Text Messaging Important for People in a Relationship
Published on: 9th Oct 2008
Note -- this news article is more than a year old.
According to a survey commissioned by AT T 40 percent of texters who are in a relationship or dating believe that text messaging plays a significant or very significant role in their relationships
"People have discovered that there are moments when just the right text, sent at just the right time, can go a long way to keeping romance alive," said Alecia Bridgwater, director of Messaging for AT&T's wireless unit. "We wanted to understand more deeply how our customers were using text messaging in this way, and our study turned up some interesting insights."
Dee Casey, a 26-year-old AT&T customer from San Antonio, said: "I spend a ton of time texting every day. I think it's much easier to flirt via text message than in person because you have a moment to think of a cute, flirty, creative response without being embarrassed about what the other person will think."
The love note has evolved from "roses are red" references scrawled on stationery to fast and flirty text messages. AT&T's dating survey revealed more and more couples are tapping out sweet nothings on their cell phones whenever the mood strikes.
According to the survey:
- Sixty-eight percent of texters surveyed admitted to sending a love note via text messaging.
- Sixty-seven percent have used text messaging to flirt.
- Fifty-two percent said "thinking of you" is the most common text message received from a date or spouse.
- Twenty-eight percent indicated that they text at least three times a day with a significant other or spouse.
Love at First Text
- Thirty-four percent of texters in a relationship or dating agreed they would be more comfortable on a first date if they received a text message beforehand.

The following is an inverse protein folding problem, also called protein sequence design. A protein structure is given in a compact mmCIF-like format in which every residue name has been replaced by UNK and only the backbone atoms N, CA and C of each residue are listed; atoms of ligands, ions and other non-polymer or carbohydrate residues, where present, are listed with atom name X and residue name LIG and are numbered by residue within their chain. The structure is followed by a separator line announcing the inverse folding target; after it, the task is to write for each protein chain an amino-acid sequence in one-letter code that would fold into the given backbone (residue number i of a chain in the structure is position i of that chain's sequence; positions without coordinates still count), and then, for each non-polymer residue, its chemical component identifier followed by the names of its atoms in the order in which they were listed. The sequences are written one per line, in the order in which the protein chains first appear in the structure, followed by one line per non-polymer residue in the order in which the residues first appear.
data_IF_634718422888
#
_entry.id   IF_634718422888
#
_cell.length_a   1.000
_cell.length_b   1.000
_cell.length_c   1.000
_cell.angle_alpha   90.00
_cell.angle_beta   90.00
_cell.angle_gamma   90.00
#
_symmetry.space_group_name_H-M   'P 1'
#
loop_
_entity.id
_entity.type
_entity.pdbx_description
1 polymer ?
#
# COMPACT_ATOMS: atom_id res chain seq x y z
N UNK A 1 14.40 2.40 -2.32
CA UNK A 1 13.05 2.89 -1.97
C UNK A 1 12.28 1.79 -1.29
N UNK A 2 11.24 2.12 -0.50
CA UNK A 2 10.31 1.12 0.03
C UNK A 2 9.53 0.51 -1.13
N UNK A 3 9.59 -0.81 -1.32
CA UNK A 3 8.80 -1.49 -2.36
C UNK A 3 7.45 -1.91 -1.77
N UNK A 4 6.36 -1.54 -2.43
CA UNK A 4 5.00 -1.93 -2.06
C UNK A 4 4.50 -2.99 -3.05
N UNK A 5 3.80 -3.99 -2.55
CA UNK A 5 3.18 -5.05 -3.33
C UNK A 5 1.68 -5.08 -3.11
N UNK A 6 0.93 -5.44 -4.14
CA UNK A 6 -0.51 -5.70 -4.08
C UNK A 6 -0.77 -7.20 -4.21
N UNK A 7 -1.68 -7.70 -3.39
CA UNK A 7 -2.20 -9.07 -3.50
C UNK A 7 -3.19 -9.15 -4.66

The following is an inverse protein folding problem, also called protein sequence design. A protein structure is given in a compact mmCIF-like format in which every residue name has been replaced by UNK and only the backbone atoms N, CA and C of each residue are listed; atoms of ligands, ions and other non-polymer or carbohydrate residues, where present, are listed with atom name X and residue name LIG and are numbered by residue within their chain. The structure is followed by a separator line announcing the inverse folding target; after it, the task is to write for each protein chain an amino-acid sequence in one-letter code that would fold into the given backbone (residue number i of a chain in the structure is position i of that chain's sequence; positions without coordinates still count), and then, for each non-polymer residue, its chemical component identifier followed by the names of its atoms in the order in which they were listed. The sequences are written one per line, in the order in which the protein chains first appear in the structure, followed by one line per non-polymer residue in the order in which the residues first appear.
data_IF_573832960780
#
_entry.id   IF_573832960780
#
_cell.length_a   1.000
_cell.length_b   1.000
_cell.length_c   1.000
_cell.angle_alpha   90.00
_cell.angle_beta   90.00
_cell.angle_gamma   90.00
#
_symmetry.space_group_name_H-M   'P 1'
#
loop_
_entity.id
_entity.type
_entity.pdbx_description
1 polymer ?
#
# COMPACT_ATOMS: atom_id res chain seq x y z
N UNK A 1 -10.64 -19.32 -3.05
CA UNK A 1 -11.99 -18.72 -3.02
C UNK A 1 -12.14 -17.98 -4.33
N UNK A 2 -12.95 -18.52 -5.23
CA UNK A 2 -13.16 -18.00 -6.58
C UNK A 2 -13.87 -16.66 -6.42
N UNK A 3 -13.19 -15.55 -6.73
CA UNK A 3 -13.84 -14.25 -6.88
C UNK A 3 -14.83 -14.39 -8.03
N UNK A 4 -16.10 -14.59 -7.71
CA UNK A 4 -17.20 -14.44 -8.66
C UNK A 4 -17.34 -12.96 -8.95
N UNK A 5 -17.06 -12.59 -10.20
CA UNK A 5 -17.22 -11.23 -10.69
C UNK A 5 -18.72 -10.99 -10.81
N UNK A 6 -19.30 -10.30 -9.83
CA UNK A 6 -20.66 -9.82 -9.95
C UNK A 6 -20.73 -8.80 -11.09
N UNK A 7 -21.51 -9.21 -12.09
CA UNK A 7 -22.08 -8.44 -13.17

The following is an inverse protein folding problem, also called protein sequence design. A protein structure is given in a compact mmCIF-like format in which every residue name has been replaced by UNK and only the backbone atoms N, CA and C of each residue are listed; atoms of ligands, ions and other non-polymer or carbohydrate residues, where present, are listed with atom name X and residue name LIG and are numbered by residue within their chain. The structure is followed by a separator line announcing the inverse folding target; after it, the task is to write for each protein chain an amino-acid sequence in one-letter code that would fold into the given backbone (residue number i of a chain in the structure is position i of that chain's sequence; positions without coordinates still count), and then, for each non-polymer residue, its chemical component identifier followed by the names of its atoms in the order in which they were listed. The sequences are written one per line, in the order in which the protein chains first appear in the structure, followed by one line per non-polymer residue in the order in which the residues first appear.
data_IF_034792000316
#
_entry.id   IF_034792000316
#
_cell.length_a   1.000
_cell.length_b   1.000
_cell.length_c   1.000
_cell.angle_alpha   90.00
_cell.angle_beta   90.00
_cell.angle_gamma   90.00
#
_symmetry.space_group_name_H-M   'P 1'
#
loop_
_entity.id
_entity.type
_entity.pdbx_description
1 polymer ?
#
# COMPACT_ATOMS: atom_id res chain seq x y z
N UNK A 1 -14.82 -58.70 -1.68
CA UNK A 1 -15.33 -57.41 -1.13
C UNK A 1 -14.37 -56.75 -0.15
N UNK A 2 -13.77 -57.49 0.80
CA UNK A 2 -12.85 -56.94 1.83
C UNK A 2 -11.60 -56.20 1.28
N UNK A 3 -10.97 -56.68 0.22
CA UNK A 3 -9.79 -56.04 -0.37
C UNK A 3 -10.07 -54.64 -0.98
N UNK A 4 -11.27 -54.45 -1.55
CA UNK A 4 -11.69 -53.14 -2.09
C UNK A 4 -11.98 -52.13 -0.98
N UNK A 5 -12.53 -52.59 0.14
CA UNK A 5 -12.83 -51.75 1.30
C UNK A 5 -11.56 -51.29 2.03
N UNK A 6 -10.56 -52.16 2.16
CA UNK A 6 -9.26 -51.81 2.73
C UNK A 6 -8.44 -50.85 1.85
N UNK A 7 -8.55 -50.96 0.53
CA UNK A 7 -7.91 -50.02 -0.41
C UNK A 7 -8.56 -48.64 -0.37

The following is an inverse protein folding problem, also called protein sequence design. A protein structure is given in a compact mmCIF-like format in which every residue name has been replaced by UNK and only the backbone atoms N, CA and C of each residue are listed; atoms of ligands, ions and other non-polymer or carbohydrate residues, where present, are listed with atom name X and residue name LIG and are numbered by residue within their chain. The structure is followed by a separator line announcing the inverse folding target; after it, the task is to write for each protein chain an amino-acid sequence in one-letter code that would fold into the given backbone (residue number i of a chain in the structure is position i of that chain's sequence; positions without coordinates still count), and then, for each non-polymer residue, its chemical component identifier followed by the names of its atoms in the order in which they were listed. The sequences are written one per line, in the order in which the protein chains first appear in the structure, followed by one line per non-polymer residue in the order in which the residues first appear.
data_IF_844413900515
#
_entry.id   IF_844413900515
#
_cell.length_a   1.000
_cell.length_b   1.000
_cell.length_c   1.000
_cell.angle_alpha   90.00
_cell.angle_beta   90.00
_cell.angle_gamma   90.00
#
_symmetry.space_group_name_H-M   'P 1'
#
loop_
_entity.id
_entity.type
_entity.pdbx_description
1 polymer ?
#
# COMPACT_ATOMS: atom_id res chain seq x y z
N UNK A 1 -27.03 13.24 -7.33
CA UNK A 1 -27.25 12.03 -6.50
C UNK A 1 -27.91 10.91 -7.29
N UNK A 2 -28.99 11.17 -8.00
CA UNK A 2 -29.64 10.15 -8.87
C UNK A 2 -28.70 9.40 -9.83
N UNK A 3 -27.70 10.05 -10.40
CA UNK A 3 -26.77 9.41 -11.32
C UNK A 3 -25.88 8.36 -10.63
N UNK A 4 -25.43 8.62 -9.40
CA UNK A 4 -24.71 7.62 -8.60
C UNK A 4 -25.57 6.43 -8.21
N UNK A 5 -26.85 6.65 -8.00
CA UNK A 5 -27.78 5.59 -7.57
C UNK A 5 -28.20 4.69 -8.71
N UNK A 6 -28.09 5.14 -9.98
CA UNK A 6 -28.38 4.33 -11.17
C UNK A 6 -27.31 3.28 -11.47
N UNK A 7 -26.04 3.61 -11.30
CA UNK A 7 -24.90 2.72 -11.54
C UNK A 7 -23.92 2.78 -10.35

- Twenty-six percent agreed that someone would be more likely to accept a first date with them if they have exchanged text messages first.
- Fifty-eight percent admitted they have at least occasionally shown a friend a text message from a suitor to get his or her interpretation.
- Thirty-eight percent admitted that their wireless phone has saved them from an uncomfortable dating situation.
Texting for love isn't without its challenges. One of the great things about texting during a new relationship is the time it allows you to collect your thoughts and your courage before initiating communication. On the flip side, it also could possibly create uncertainty and frustration if the recipient of the message waits too long to respond.
- Eighty-four percent of those surveyed believe that text messages can sometimes be misunderstood by a date or suitor.
- Twenty-four percent said the biggest turnoff when texting with a date or a spouse is a slow response.
- Eighty-two percent, however, said they answer a text message immediately or as quickly as possible.
- One-third of texters who are in a relationship or dating indicated they would get upset if a date/spouse responded to a wireless call while on a date, although 44 percent admitted to answering their wireless phone while on a date.
Love Through the Ages
It's not easy getting back in the love game after sitting on the sidelines for a while. There are many adults who find themselves single again and are quickly learning that the rules of engagement, as well as the tools of engagement, have changed over the years. Sending text messages to flirt, make romantic plans and, in some extreme cases, to break up is completely alien to many of a certain age.
So just how does age factor into adults' views of texting and dating?
- Thirty-seven percent of respondents who are 18-35 said they text at least three times a day with their significant other compared with 22 percent of those who are 36-55.
- Seventy-four percent of respondents who are 18-35 have flirted via text messaging compared with 60 percent of those who are 36-55.
- Twenty-six percent of respondents ages 18-35 admitted to texting more than one person at a time to invite them on a date or for other romantic reasons, but only 7 percent of those who are 36-55 have done the same.
- Thirty percent of respondents ages 18-35 have texted friends and family to update them on a blind date compared with 19 percent of respondents who are 36-55.
AT&T's 2008 text dating survey was conducted by Synovate via an online consumer opinion panel of 1,000 adults ages 18-55 in May 2008.